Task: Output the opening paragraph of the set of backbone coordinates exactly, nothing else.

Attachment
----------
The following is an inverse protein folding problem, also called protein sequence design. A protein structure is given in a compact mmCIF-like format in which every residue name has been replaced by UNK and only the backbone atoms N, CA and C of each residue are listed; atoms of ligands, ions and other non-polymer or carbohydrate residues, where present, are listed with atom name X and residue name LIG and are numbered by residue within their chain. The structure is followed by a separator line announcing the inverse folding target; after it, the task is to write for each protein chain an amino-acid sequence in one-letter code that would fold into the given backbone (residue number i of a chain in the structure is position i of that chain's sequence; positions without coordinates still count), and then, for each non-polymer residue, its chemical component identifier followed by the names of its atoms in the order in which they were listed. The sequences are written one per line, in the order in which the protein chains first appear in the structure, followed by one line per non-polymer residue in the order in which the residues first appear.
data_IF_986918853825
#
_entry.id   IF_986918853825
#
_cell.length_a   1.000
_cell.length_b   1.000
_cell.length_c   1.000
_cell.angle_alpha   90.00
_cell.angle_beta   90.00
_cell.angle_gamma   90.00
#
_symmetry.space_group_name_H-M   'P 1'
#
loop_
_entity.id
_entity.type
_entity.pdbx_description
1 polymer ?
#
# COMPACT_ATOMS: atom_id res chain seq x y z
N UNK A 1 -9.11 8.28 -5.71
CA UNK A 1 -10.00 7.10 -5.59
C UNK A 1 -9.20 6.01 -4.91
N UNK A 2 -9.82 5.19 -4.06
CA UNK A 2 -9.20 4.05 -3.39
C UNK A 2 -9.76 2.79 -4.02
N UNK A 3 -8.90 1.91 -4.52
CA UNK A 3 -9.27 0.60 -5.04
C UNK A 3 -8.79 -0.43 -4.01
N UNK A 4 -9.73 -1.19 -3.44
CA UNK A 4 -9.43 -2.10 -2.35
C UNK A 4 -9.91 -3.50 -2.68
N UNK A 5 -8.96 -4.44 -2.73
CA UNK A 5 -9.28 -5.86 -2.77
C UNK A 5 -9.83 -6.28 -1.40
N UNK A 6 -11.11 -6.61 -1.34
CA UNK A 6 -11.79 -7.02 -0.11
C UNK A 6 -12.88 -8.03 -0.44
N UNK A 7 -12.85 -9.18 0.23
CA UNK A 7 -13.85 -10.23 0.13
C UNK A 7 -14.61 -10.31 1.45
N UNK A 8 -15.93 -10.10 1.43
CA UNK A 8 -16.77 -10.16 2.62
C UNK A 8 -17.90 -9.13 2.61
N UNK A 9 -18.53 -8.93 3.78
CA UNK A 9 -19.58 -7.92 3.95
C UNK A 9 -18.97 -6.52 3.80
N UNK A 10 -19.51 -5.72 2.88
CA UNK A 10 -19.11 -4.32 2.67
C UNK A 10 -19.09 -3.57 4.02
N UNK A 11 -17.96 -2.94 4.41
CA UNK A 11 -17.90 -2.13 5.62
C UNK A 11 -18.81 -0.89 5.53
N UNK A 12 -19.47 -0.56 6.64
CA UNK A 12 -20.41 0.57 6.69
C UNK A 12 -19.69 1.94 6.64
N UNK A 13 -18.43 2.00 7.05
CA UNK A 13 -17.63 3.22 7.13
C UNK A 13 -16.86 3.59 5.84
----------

The following is an inverse protein folding problem, also called protein sequence design. A protein structure is given in a compact mmCIF-like format in which every residue name has been replaced by UNK and only the backbone atoms N, CA and C of each residue are listed; atoms of ligands, ions and other non-polymer or carbohydrate residues, where present, are listed with atom name X and residue name LIG and are numbered by residue within their chain. The structure is followed by a separator line announcing the inverse folding target; after it, the task is to write for each protein chain an amino-acid sequence in one-letter code that would fold into the given backbone (residue number i of a chain in the structure is position i of that chain's sequence; positions without coordinates still count), and then, for each non-polymer residue, its chemical component identifier followed by the names of its atoms in the order in which they were listed. The sequences are written one per line, in the order in which the protein chains first appear in the structure, followed by one line per non-polymer residue in the order in which the residues first appear.